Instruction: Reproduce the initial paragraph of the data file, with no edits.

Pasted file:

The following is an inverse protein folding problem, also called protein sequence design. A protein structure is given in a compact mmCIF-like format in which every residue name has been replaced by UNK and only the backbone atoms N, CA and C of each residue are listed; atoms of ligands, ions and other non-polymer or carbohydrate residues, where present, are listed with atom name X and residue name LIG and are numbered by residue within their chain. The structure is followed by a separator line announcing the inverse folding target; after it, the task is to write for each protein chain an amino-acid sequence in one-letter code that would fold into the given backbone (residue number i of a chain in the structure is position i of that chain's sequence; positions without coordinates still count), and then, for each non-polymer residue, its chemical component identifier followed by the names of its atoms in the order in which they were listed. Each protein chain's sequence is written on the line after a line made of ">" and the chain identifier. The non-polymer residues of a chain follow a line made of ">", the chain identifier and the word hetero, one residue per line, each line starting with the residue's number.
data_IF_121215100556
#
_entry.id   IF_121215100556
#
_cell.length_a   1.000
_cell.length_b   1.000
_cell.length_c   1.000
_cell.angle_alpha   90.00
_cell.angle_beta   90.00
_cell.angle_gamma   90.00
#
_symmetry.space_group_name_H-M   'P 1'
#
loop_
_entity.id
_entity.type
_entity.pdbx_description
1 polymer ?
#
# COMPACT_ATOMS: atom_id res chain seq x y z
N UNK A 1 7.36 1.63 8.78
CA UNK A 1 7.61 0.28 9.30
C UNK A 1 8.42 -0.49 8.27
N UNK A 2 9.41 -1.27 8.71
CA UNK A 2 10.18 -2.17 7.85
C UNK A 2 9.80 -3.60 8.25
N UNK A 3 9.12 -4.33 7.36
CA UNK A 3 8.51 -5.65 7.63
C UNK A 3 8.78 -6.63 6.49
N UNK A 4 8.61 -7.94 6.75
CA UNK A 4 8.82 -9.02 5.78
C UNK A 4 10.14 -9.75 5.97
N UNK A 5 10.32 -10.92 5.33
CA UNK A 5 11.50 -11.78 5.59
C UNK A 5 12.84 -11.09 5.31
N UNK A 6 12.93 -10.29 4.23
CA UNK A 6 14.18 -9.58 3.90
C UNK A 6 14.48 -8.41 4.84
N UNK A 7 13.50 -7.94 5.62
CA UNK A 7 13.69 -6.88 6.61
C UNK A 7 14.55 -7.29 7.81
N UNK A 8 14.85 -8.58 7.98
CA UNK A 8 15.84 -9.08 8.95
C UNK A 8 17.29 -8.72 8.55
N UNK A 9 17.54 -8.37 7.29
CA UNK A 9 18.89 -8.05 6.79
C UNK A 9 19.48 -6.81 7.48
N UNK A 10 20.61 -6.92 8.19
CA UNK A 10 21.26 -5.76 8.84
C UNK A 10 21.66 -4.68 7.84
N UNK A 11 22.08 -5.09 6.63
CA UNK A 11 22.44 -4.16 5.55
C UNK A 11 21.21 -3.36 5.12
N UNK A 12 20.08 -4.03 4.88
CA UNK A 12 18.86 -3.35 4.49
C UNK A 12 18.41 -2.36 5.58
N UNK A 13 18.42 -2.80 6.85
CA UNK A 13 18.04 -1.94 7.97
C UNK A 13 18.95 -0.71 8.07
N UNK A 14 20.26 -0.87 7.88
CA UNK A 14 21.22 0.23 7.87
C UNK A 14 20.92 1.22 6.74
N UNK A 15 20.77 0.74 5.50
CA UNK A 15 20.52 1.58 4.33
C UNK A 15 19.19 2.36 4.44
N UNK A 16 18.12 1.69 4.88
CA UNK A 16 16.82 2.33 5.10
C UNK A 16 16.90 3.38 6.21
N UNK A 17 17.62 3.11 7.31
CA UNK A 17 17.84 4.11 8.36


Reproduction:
The following is an inverse protein folding problem, also called protein sequence design. A protein structure is given in a compact mmCIF-like format in which every residue name has been replaced by UNK and only the backbone atoms N, CA and C of each residue are listed; atoms of ligands, ions and other non-polymer or carbohydrate residues, where present, are listed with atom name X and residue name LIG and are numbered by residue within their chain. The structure is followed by a separator line announcing the inverse folding target; after it, the task is to write for each protein chain an amino-acid sequence in one-letter code that would fold into the given backbone (residue number i of a chain in the structure is position i of that chain's sequence; positions without coordinates still count), and then, for each non-polymer residue, its chemical component identifier followed by the names of its atoms in the order in which they were listed. Each protein chain's sequence is written on the line after a line made of ">" and the chain identifier. The non-polymer residues of a chain follow a line made of ">", the chain identifier and the word hetero, one residue per line, each line starting with the residue's number.